Play Program Examples and Templates

Templates Available for Download below!

In this entry I would like to take you step by step how to make a program. This can be for plays, musical reviews, dance concerts, etc. Below you will find directions on what information to gather, then how to put it together using Photoshop.

NOTE: If you want a tutorial on how to create a program from scratch in Word, I have a video tutorial assignment that I sell on my Teachers Pay Teacher site. Feel free to check it out!

I have also included examples of the nine programs I've made for our own school plays. If you would like to purchase a template for any of these shows, see the links below. You can purchase the template with or without the logo--if you are doing that specific show, then the logo--which is original artwork--is useful. If you plan on altering it for your own needs, there is no need to purchase the logo.

Consider Your Needs

First of all, you must decide several things before you begin:

1. How many pages? Is is 4, 8, or 12? In the beginning I always did 8 page programs (two pages front and back) but lately, with the reputation of how awesome our programs and our plays are, we have easily been able to raise more than enough to pay for printing with ads, so now we do 12 page programs (3 pages front and back.)
2. Will we be getting advertising?  If you do advertisements, consider going up to another page to accommodate them. Also, give yourself plenty of time to get them! I don't get a single ad myself--the students bring them in! You can see the sponsorship form we use here.
3. Printing: Before you get too far, get some quotes for printing. I've found that its sometimes the same price to get the whole thing done in full color rather than black and white. We get ours printed through FedEx. For a 12 page program, full color, it cost about $850. It's much cheaper if you do black and white and less pages.
4. Find some artwork. Do we have a logo? While you don't need a lot of artwork, its nice if you at least have a logo or a theme. My good friend Henry Ballesteros did the graphic design for all our logos for years, and they really inspire me as to what direction to take with each program. Now I do the logos myself. You can always find things to add as well--like for the Oklahoma! program I found a great picture of growing wheat to go in the background, and some shots of barbed wire that I could use as well. If you purchase the logo version of the templates, you will get the logo but also the pieces of the logo so they can be used in different ways.  If you are doing your own logo, then it shouldn't be too difficult!

Gather Information

Now that you have answered the preliminary questions, you are ready to gather your information. As I am not the director or even really that involved in the play itself, this is the information I collect from those in charge. You will need to collect at least some of these--depending on what you want to include in your program.

1. First and last names of the Leads and the characters they are playing. I like to do headshots of the leads to go in each program, so figure out which are the 6 or 8 or 9 most important leads--whatever number is right for the play. Generally it's from 6-9 headshots, but when our school did Beauty and the Beast and then Joseph and the Amazing Technicolor Dreamcoat back to back, we had A LOT of headshots!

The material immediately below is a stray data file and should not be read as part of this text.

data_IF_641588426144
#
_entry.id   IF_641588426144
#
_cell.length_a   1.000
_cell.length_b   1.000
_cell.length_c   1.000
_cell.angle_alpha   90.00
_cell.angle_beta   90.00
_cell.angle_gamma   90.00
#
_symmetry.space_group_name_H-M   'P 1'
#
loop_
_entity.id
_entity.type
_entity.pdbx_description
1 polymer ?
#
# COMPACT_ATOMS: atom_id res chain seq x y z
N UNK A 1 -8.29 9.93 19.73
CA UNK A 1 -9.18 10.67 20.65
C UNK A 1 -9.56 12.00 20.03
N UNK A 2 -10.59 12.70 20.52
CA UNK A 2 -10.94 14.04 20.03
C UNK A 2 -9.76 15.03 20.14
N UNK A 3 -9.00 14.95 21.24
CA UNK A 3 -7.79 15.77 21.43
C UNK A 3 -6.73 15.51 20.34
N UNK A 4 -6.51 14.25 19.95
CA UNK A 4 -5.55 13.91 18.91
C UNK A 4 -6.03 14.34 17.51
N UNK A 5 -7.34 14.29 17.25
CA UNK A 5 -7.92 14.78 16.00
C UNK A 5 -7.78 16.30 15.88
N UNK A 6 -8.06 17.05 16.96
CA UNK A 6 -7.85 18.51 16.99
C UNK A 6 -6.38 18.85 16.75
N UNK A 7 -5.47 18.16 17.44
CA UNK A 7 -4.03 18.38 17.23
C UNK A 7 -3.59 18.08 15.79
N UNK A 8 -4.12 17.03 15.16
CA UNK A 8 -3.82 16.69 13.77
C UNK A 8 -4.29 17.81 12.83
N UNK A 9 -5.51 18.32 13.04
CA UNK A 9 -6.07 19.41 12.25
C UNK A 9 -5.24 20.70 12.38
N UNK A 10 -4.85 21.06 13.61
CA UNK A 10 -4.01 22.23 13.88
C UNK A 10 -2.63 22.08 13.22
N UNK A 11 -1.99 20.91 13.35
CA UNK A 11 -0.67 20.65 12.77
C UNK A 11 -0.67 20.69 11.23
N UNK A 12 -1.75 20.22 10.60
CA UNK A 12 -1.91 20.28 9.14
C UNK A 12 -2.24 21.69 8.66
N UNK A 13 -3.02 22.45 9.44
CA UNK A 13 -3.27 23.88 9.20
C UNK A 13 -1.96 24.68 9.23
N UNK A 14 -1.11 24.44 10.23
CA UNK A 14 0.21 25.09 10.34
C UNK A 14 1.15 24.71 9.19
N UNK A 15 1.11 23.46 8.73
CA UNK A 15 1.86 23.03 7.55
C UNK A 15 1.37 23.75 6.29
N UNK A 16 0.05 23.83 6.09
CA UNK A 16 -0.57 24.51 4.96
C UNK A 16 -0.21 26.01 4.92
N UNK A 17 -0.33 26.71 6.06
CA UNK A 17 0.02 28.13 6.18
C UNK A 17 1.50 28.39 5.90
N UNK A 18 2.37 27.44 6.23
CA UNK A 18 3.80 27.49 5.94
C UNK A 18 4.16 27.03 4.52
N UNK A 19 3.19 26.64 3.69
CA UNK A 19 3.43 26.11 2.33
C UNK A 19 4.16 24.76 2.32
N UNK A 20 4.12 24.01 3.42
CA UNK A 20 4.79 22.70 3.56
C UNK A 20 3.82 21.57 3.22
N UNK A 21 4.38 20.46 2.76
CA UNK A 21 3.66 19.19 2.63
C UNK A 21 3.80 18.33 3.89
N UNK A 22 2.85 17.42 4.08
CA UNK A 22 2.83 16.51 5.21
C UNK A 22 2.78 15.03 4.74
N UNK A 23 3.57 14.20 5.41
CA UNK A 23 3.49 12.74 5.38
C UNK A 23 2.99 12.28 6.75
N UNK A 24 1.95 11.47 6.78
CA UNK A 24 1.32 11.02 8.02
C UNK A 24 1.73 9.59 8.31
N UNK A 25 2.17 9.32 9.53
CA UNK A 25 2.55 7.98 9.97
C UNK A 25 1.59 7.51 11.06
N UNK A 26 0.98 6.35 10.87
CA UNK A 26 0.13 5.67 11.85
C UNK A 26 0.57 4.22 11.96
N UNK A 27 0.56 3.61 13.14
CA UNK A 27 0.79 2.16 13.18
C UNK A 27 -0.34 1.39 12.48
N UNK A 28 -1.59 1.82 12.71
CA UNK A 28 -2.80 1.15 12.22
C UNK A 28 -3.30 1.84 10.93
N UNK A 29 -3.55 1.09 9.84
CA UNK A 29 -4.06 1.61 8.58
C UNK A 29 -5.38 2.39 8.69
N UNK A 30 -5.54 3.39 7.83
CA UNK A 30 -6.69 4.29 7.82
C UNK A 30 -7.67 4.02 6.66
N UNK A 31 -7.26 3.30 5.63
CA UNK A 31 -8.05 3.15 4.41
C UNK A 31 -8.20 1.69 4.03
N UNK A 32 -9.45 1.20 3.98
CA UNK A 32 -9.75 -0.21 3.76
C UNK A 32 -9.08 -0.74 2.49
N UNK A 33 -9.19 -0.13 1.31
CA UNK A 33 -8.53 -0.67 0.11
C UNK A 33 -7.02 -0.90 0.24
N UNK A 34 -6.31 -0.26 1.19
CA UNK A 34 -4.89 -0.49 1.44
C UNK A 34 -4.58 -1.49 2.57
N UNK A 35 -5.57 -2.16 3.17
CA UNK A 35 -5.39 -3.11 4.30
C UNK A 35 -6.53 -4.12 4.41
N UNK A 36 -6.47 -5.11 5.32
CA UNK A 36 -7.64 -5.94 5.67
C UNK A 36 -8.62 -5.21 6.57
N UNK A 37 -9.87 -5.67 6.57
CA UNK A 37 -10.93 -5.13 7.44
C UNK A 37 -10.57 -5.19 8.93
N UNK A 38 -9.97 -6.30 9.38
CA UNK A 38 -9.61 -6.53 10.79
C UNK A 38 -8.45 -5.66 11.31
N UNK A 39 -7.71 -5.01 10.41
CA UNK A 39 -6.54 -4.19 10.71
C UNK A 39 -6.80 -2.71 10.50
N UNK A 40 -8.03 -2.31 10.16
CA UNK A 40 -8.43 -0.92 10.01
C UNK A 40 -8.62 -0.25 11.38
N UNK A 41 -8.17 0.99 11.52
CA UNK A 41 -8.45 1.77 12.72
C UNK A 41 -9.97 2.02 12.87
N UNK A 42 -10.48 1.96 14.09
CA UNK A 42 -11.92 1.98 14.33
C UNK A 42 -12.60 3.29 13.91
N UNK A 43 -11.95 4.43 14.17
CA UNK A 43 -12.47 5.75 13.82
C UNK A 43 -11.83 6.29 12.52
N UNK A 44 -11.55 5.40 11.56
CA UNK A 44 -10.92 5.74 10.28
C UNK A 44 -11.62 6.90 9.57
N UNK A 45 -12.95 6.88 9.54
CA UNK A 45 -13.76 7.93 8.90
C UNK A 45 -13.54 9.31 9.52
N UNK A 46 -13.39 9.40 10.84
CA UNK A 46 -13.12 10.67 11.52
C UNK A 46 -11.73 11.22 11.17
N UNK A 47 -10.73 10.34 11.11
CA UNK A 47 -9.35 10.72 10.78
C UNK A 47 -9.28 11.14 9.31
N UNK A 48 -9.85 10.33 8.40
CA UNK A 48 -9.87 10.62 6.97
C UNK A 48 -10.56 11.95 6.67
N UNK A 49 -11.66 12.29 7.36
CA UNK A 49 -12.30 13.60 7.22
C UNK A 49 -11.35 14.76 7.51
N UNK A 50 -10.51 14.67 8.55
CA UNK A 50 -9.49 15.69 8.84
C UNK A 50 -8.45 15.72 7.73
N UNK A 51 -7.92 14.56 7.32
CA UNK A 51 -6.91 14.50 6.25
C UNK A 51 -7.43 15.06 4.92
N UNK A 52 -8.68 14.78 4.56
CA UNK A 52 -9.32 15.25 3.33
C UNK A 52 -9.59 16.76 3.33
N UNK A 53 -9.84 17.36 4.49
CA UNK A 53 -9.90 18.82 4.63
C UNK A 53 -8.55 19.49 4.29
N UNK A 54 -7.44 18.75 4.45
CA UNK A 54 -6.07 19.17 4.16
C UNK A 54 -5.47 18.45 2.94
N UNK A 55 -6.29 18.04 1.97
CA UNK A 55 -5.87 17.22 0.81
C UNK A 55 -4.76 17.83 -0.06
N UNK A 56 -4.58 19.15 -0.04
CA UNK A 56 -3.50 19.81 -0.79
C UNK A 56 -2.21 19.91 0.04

2. List of all the chorus members and everyone else actually IN the play. I usually do a mockup of the program and send it around during a rehearsal so kids can mark if their names are spelled correctly.
3. Committee lists--the director, music director, etc. You'll see a sample  in the template of what type of people should be listed here.
4. Tech Crew--I swear this is the hardest one to get because tech crew is often not assembled until the very end. SUCH a struggle every time!
5. Musical Numbers (or scenes) - At this point I usually just borrow the book for the musical and go through to enter the scenes as they are written in the book.
6. Pictures--to me, this is challenging but so worth it. It's what makes the program a keepsake for those involved. I usually coordinate with the director to find a date they are doing a hair and makeup rehearsal that is just before my turn-in date with FedEx. Then I take a few (ok a lot) of photos during their rehearsal. You don't need a ton, but enough to get good shots of the leads and as many chorus people as you can.
7. Special Thanks - I usually a Special Thanks section where we put the names of parents who helped, the costume company, whatever.
8. Ads - if you are doing ads, make sure you have the artwork of each ad ready to go in digital form.
9. Copyright information - When you purchase a play, there are certain copyright verbage you must include on the program. Some companies ask that you send them a copy of your program to prove you included it! The verbage required will be in the Director's handbook that came with the purchase of the rights to the play. Make sure you include this information!

Plan Your Layout

Now that you have your information, time to lay it out! I will continue this tutorial for an 8 page program--or, 2 pages front and back in a booklet. Layout for a program of this size should look like this for page numbers. I usually get blank pages out of my printer and mark them up with  marker, showing where I want each thing to go, before I even touch Photoshop. This is just a suggestion--I don't always do it exactly like this!